12. In Warren’s terminology, Jones has an M-general and stable disposition to produce the sum in normal situations (see Warren 2020: 271).

13. The argument in this paragraph might be criticised for conflating logical and metaphysical notions of consistency and determination, as follows. Consider again the claim that possession of disp is consistent with multiple hypotheses about what Jones means. If the notion of consistency at play is logical, then this is surely correct. But, the thought goes, Warren’s idea must be that disp constitutes or determines or grounds the meaning fact; this kind of metaphysical relationship between disp and the meaning fact does not require that the ascription of disp be logically inconsistent with alternative hypotheses about what Jones means.

However, it seems to us that the criticism misses the dialectical force of the argument. For the argument isn’t simply that, since possession of disp is consistent with Jones’s meaning quaddition, it can’t be constitutive of his meaning addition. (If this was the argument, it would indeed be susceptible to the criticism.) Rather, the argument concerns the way in which disp is characterised or specified. Given that Jones’s possession of disp is logically consistent with her meaning any one of an infinite set of functions by “+”, how do we characterise the normal situation involved in the specification of disp in such a way that, of all the functions in that infinite range, it is addition that is metaphysically determined by it? On what grounds does dispositionalist claim that an adequate characterisation can be given in wholly non-semantic and non-intentional terms, that is, without presupposing that addition is what is in fact meant by Jones?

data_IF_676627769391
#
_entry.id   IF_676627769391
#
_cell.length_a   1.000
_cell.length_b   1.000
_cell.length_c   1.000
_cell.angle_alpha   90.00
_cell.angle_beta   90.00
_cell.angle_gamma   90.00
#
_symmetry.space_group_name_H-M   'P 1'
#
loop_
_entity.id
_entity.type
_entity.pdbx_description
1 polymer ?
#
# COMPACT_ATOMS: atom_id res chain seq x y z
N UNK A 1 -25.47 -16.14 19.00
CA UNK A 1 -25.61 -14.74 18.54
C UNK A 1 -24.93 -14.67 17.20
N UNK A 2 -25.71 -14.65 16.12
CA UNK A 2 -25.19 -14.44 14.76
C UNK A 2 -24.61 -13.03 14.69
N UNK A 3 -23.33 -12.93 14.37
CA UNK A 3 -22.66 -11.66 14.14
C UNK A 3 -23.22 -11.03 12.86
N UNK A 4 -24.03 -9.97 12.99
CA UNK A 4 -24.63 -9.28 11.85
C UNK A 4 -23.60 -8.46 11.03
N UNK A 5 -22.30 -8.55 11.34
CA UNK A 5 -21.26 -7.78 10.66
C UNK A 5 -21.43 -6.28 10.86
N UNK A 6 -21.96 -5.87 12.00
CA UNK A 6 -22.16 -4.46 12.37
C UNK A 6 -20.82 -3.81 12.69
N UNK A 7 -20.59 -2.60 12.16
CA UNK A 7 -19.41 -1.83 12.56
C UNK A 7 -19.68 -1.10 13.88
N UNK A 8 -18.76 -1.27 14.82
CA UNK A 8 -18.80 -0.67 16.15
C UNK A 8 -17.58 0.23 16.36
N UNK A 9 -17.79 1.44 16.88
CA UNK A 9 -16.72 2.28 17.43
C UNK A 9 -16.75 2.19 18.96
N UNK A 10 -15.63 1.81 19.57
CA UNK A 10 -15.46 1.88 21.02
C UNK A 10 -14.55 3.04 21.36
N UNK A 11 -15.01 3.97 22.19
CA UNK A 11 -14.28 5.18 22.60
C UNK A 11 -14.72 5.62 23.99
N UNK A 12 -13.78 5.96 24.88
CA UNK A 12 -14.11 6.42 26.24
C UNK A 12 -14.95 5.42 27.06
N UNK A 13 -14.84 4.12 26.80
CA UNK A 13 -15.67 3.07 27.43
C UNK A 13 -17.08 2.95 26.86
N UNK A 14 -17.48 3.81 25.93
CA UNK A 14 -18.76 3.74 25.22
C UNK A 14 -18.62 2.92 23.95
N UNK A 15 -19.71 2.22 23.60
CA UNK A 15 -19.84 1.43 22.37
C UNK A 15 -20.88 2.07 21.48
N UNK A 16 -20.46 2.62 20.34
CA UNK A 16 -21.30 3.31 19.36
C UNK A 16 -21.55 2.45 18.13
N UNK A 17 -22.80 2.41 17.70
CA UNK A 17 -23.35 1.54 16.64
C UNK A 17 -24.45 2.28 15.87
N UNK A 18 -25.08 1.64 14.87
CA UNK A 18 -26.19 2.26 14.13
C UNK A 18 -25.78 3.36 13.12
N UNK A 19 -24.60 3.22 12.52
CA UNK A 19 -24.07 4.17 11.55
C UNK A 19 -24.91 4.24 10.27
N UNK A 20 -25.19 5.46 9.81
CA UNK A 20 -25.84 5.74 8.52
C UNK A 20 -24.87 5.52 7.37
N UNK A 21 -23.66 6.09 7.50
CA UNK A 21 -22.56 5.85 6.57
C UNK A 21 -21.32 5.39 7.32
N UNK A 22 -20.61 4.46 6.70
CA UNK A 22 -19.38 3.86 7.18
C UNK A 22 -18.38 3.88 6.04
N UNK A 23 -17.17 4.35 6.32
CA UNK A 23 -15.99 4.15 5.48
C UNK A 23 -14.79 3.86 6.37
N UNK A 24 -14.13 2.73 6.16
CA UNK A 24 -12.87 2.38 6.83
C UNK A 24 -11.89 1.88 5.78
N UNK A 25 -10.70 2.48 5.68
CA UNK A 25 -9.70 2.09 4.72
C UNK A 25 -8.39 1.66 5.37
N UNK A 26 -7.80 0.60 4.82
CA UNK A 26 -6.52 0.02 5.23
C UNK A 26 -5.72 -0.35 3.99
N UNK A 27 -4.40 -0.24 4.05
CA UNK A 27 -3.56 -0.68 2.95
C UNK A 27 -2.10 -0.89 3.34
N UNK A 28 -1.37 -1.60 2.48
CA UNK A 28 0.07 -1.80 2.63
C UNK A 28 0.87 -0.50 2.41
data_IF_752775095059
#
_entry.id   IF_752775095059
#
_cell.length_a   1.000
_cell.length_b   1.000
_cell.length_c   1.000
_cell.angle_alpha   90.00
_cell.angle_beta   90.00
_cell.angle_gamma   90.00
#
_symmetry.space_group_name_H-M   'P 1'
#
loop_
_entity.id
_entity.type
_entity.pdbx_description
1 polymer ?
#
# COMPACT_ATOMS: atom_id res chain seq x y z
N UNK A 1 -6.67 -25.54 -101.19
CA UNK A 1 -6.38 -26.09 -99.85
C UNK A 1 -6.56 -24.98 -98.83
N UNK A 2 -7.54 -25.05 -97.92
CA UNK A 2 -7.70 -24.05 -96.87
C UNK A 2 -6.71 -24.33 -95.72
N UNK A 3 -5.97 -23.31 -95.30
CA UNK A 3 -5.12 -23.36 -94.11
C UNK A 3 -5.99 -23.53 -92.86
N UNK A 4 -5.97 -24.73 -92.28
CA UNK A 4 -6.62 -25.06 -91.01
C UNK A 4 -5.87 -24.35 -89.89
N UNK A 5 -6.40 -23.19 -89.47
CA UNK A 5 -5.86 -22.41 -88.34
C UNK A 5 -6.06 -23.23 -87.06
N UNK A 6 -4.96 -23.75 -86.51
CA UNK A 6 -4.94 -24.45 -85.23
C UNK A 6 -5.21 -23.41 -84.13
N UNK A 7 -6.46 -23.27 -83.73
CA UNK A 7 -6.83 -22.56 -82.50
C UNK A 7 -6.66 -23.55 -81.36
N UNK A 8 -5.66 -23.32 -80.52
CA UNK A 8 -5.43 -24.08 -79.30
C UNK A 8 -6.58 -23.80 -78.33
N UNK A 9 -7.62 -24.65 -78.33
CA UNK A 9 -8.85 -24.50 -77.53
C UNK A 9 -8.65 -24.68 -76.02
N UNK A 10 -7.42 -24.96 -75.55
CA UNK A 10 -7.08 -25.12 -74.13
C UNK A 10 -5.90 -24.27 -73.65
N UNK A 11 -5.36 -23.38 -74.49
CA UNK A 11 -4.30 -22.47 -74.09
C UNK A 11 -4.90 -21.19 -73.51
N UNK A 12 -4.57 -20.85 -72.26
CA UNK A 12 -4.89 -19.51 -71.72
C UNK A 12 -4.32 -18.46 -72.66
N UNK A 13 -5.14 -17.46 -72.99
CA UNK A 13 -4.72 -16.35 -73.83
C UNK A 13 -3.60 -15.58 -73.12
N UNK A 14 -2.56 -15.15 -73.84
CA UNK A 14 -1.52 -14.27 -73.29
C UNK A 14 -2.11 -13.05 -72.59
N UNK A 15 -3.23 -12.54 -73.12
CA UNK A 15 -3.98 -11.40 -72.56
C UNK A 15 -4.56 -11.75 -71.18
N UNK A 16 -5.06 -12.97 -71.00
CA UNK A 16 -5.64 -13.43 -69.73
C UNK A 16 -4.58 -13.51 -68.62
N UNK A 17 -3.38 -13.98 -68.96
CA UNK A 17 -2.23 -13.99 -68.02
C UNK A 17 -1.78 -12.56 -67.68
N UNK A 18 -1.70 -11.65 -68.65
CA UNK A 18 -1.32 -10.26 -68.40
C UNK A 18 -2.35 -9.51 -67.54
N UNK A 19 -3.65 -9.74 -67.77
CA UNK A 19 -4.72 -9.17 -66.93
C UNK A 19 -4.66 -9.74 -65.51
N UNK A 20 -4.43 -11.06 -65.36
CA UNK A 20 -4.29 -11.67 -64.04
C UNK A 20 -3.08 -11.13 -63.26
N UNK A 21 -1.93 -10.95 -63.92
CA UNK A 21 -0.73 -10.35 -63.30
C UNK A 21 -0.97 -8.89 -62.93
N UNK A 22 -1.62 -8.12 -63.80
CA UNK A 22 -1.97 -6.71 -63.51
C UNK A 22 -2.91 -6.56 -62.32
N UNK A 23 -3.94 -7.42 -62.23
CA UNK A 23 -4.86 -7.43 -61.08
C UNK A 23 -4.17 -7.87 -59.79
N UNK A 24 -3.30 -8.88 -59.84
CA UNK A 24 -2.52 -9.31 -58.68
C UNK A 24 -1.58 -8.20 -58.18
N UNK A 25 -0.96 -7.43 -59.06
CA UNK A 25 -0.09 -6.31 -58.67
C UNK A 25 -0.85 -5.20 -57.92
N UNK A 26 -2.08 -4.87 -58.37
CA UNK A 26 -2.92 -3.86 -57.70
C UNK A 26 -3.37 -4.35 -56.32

14. We’ve oversimplified here, glossing over the fact that Warren’s solution to the finitude problem utilizes the notion of a composite disposition (itself consisting of what Warren calls “singular” dispositions) and that the solution to the error problem upon which it depends focuses on the singular dispositions out of which the composite disposition is composed. Nothing crucial turns on this oversimplification, though.

15. Scott Soames also seems to neglect Kripke’s discussion of non-reductionism when he claims that the challenge posed by Kripke’s sceptic is “to locate non-content-bearing (i.e. nonintentional) facts that determine the content-bearing ones” (1997: 216n16).

16. More specifically, Wright’s project is to show that the proponent of non-reductionism might be able to avoid the “flagrant … philosophical stone-kicking” that he claims to find in other non-reductionist views, such as Colin McGinn’s (Wright 1989 [2002: 113]). Wright argues that we can account for the intuitive first-person epistemology and “disposition-like theoreticity” (Wright 2001: 87) of intentional and semantic properties by relying on a judgment-dependent account of the sort outlined. Such an account takes for granted the contents of the judgements on which meaning facts allegedly depend, which is what makes it a variety of non-reductionism. (See Wright [1992: 138]. Boghossian [1989 [2002: 184–85]] argues that judgement-dependent accounts of content are problematic in a way that does not apply to judgement-dependent accounts of traditional secondary qualities.)

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Alexander Miller <>
Olivia Sultanescu <>